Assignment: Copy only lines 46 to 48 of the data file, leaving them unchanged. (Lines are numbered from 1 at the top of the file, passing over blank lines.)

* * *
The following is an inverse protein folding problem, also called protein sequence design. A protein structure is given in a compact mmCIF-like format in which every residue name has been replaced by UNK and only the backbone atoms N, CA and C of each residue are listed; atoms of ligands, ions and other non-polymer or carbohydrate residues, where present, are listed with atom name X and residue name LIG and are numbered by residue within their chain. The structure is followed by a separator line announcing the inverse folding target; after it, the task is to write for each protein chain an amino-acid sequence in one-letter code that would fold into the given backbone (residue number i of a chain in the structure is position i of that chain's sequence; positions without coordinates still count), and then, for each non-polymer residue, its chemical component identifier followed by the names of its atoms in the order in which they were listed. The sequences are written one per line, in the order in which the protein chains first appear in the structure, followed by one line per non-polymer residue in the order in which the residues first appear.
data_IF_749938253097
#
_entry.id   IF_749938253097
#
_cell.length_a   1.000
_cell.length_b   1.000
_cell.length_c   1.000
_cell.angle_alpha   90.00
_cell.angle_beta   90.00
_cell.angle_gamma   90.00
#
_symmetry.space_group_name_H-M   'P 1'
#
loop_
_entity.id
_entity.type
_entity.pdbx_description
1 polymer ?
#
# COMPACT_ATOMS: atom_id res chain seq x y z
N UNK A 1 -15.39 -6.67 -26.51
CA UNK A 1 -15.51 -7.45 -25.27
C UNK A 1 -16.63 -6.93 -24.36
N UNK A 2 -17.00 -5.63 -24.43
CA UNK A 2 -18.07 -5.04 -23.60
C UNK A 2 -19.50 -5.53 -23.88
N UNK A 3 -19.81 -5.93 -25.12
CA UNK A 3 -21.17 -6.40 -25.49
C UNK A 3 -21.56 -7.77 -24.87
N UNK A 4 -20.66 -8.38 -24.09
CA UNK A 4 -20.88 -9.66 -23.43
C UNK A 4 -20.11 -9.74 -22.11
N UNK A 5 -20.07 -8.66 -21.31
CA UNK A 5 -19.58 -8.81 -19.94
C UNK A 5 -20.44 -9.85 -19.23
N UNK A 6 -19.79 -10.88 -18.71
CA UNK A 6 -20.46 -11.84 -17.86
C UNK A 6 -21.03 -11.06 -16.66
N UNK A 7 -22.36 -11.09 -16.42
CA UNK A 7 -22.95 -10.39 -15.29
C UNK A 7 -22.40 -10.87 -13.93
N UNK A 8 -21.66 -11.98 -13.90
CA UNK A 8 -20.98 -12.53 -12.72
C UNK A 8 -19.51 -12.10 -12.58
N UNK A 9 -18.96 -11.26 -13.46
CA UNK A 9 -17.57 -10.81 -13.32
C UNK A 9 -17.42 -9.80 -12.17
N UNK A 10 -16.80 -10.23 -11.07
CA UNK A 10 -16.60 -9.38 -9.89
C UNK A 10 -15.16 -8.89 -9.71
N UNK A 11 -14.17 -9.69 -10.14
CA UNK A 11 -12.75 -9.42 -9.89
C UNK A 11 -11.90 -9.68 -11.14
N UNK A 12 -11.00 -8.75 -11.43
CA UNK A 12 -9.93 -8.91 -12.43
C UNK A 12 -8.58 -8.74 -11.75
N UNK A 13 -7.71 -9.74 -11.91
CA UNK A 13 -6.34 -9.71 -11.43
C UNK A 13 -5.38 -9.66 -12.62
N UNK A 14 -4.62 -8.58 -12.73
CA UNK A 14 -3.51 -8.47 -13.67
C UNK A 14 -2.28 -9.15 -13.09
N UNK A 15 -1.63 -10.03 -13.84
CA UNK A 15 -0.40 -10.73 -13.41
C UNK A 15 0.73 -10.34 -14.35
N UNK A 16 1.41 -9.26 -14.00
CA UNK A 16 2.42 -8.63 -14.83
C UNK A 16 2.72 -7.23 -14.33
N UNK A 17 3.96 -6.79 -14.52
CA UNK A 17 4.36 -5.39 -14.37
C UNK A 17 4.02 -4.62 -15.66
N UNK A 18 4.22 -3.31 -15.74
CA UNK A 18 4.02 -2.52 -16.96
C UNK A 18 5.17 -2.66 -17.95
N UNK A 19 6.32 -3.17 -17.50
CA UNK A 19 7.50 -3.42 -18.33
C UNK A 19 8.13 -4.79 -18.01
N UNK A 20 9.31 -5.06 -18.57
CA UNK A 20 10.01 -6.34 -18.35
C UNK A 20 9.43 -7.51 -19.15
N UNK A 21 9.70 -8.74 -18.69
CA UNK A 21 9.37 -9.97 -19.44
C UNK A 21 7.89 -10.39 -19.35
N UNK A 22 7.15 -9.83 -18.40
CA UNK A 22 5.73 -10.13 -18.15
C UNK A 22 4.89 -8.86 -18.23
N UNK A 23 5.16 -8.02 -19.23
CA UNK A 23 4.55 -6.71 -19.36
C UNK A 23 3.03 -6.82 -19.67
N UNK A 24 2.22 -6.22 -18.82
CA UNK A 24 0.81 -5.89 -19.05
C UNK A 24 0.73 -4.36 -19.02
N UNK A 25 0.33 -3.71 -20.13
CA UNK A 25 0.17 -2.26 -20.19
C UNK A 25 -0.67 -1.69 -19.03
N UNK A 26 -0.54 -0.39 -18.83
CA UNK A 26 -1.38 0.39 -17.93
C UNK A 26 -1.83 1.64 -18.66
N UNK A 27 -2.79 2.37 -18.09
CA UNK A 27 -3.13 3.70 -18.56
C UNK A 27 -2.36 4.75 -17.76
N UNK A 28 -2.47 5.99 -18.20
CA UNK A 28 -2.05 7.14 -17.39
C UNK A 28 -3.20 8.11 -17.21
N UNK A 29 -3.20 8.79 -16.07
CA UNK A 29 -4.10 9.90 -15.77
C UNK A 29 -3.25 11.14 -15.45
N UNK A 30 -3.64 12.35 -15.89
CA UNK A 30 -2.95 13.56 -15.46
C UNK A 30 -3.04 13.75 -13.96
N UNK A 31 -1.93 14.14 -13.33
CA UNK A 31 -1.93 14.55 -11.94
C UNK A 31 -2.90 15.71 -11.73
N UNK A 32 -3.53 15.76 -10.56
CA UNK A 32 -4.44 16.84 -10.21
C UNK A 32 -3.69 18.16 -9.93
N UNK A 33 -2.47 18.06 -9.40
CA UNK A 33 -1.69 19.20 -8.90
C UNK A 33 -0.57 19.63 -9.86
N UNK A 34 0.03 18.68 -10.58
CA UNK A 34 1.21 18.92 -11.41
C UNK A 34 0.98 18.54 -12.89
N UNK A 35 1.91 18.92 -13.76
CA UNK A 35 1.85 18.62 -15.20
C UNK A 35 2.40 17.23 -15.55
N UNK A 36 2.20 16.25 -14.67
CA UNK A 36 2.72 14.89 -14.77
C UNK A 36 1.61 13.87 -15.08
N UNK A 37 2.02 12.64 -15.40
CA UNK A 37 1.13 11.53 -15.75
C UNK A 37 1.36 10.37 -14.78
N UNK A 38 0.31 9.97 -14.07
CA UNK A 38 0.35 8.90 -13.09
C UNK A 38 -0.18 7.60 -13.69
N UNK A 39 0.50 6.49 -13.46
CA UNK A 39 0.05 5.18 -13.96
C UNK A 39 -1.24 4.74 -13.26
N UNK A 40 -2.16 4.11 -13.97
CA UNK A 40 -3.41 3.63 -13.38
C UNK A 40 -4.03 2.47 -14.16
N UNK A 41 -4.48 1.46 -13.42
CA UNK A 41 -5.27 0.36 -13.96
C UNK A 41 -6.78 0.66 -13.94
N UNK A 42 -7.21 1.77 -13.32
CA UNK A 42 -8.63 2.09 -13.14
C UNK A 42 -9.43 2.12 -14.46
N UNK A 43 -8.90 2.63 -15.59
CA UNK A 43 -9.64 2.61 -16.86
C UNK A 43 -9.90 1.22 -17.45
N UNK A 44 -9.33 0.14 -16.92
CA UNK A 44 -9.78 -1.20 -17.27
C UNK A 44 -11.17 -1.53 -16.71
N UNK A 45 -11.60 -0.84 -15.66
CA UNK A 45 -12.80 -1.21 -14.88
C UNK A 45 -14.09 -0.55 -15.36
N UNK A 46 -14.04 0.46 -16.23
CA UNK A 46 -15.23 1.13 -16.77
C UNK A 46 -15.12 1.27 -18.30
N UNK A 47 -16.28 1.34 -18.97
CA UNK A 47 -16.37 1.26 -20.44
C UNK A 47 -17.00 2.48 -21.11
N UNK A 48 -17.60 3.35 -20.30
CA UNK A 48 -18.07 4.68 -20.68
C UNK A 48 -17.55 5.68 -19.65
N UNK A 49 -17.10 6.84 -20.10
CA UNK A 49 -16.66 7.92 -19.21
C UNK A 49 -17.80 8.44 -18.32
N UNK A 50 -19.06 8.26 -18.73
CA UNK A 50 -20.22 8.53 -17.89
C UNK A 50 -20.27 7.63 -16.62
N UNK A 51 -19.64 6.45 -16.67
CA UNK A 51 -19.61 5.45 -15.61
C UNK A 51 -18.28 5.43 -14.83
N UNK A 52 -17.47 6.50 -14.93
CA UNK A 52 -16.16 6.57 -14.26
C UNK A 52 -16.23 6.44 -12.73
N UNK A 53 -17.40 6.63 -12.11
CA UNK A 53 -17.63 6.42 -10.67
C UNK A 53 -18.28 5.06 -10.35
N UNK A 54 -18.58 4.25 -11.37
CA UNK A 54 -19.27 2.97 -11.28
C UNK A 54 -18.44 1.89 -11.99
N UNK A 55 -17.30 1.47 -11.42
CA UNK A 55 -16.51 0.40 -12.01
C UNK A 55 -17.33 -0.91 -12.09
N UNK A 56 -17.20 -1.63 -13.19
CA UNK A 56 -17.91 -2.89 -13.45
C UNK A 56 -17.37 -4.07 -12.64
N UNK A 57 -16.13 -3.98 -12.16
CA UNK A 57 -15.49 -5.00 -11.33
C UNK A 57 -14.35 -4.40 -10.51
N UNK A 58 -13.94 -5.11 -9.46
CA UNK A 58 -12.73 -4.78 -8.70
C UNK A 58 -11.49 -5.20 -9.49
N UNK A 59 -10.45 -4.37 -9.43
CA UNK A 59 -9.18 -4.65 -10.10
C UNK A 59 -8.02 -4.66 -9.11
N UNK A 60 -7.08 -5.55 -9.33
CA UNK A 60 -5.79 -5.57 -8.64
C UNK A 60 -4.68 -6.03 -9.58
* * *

N UNK A 9 -18.96 -11.26 -13.46
CA UNK A 9 -17.57 -10.81 -13.32
C UNK A 9 -17.42 -9.80 -12.17